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Trait objects for multiple traits #2035

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sgrif opened this issue Jun 17, 2017 · 36 comments
Open

Trait objects for multiple traits #2035

sgrif opened this issue Jun 17, 2017 · 36 comments
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@sgrif
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@sgrif sgrif commented Jun 17, 2017

Given arbitrary traits Foo and Bar, it'd be great to have Box<Foo + Bar> compile, but there are unresolved questions that need to be laid out explicitly. (Moved from rust-lang/rust#32220)

@parkovski
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@parkovski parkovski commented Sep 18, 2017

Just dealt with a really frustrating workaround for the lack of upcasting, I'd be interested in working on this. A few questions/comments (retrospectively, maybe more than a few):

It looks like the best way to start out with this is super trait coercion, and then move on to arbitrary combined traits. The first looks more or less straight forward, and the second still has some unanswered tradeoff questions, but I do think it's good to keep the second in mind so that casting is implementing in a way that can eventually segue into multiple-trait pointers.

For super traits, it seems that we could for the most part just concatenate vtables together. However, consider this example:

trait A: Debug + Display { /* pretend there are methods here */ }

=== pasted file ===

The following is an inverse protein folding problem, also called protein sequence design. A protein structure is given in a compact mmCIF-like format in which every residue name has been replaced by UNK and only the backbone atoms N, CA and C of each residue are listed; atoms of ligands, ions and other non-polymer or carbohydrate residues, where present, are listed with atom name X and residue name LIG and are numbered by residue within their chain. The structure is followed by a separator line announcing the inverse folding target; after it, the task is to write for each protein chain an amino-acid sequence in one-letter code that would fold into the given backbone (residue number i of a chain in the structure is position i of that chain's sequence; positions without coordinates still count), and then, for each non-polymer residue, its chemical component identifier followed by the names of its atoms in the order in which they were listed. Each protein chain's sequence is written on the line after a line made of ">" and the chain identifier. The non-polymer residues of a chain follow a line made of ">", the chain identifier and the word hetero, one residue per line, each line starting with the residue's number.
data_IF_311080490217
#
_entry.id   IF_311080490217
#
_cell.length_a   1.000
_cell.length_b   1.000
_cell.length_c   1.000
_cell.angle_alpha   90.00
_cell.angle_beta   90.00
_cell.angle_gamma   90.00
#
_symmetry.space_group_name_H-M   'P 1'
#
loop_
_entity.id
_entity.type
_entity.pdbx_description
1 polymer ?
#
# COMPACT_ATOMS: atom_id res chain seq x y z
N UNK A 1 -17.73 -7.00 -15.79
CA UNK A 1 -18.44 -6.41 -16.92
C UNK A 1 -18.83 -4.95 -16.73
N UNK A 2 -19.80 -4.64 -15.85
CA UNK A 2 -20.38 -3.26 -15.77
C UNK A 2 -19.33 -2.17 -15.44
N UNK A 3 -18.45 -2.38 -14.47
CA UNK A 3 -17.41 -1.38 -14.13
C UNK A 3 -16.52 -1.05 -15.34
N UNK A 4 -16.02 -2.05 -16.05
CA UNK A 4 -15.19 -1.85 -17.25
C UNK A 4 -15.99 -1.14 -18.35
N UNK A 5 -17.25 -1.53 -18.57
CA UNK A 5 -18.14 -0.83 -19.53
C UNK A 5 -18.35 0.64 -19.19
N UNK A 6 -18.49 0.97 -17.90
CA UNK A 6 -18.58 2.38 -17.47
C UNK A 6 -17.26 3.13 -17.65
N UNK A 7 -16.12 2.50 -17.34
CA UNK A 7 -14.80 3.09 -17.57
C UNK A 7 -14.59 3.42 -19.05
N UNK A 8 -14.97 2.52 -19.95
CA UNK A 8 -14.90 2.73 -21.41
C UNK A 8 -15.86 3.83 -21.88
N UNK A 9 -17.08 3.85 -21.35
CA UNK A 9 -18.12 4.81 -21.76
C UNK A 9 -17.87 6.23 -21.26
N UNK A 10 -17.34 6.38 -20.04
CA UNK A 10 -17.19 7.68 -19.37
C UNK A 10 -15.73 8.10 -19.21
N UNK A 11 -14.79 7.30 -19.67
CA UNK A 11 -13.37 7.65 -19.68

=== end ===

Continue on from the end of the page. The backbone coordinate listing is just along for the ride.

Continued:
trait B: Debug + Display { /* same here */ }
trait C: A + B {}

What does the vtable for Box<C> look like? You can only have one implementation of Debug and Display but if you want to allow coercion to Box<A> or Box<B> and then from either of those to Debug or Display, you basically have to list duplicate implementations of those in A's vtable. So how big does this realistically get and will it be a problem? It seems feasible to me that you might have cases where you implement several traits, and some of them require other custom traits, in addition to the occasional PartialEq, etc, which will lead to lots of repetitions. This gets worse when you allow Box<X + Y + Z> to convert to arbitrary combinations of bounds, potentially, although realistically there may not be enough uses of this. I also have a feeling that trait aliases will encourage people not to overdo it, since you'll just keep passing Box<Alias> rather than different combinations of Box<FirstThingINeed + SecondThingINeed>.

As an aside, there is a possible optimization around the case of Box<A + B> - since we know which combinations are used, we can change the order that supertraits are listed for implementations of those combinations to minimize the number of new vtables created. This pretty much rules out dynamic linking, but I'm not sure that's really feasible anyway for this feature, since you'd basically need a runtime function that scans external vtables and writes new ones for any possible combinations you may use.